By Dan Rankin
When Cathy Forster took over ownership of Jackson’s Pharmacy in 1976, you could get a package of tissues for 10 cents, a tube of tooth paste for 88 cents, and two toothbrushes for a dollar. Last Friday, very little had changed. Prices on those and some other products were marked back to those (Pierre) Trudeau-era levels, as Forster celebrated her 40 year anniversary with a ceremony under a tent in the Jackson’s Jones Street parking lot.
Among the many of photos and Polaroids on display showing the business and its customers over the years were some images from the ribbon-cutting ceremony honouring Forster’s 25th anniversary as owner, featuring her standing alongside former St. Marys Mayor Jamie Hahn. Hahn was on hand once more last Friday as emcee for the event
He told the story of how Forster took ownership of Jackson’s pharmacy from original owners Hugh and Ab Jackson in 1976, after spending several years working at drug stores in Stratford and St. Marys. One of her old bosses, Jack Ross, who later became one of her employees was among the crowd of friends and family gathered under the tent on Aug. 19.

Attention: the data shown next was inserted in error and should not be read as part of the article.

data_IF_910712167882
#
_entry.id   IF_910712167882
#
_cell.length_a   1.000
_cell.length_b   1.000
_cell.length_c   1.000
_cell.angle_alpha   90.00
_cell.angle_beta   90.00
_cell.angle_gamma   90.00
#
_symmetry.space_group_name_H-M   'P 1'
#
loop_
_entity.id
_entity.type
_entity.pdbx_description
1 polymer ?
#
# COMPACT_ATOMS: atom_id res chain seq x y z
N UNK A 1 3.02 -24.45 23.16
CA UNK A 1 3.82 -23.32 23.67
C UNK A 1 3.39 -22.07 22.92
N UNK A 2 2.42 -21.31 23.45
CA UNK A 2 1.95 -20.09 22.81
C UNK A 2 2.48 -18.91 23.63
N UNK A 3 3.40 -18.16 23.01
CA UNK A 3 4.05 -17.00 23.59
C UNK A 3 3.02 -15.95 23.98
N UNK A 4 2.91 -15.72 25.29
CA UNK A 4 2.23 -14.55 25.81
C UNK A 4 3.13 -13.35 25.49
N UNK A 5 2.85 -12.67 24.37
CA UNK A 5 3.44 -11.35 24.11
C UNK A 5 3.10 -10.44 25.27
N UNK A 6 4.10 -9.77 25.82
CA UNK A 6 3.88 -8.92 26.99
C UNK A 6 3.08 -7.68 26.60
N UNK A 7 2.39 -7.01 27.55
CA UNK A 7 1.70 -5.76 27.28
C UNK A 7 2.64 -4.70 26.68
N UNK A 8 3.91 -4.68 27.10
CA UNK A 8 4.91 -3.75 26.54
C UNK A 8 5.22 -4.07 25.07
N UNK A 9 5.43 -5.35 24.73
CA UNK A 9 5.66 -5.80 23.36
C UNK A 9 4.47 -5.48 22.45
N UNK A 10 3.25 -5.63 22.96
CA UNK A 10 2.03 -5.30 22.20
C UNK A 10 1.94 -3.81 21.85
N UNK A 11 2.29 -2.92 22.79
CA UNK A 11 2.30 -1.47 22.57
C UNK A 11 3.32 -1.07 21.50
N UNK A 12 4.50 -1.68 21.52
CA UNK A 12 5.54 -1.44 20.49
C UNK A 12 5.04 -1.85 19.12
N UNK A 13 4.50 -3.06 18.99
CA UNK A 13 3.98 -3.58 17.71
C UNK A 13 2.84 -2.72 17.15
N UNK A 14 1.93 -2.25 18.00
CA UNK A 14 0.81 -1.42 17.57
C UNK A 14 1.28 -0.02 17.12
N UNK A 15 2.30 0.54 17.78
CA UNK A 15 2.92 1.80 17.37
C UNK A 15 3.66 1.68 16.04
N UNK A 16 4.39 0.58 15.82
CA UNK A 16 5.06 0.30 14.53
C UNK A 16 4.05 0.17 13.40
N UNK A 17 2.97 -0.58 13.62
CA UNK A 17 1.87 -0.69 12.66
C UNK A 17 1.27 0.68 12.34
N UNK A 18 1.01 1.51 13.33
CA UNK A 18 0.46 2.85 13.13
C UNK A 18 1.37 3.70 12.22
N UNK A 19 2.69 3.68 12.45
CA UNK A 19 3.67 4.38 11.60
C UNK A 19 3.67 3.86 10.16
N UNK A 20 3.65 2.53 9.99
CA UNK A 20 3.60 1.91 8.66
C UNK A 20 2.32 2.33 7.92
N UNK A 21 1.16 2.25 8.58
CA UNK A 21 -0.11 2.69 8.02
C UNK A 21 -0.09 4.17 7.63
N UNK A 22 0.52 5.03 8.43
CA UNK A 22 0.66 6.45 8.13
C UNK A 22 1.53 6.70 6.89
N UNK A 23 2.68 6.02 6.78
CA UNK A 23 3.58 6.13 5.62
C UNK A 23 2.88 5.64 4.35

At that time, Jackson’s was at the corner of Queen and Water streets, where Coffee Culture is located now. It moved to its current location at the corner of Wellington and Jones streets in 1988.
Also speaking and presenting gifts to Forster in recognition of her “ruby” anniversary milestone were Guardian and IDA president Andrew Parkes, Perth-Wellington MPP Randy Pettapiece, MP John Nater and Deputy Mayor Jim Craigmile, who spoke on behalf of the Town of St. Marys.
“Cathy is continually committed to this town with every endeavour that she takes on,” Craigmile said, adding that Forster “is a real pillar in the downtown core and the community.”
Taking the mic, Forster thanked all those in attendance and said she has enjoyed her time as a business owner in St. Marys thanks to her “super” staff and customers.
To cap off the day, she made gift presentations to the Teddy Bears’ Reunion and the St. Marys Memorial Hospital Foundation. To the foundation, it was a nice round number — $1,000 for every year she’s been in business.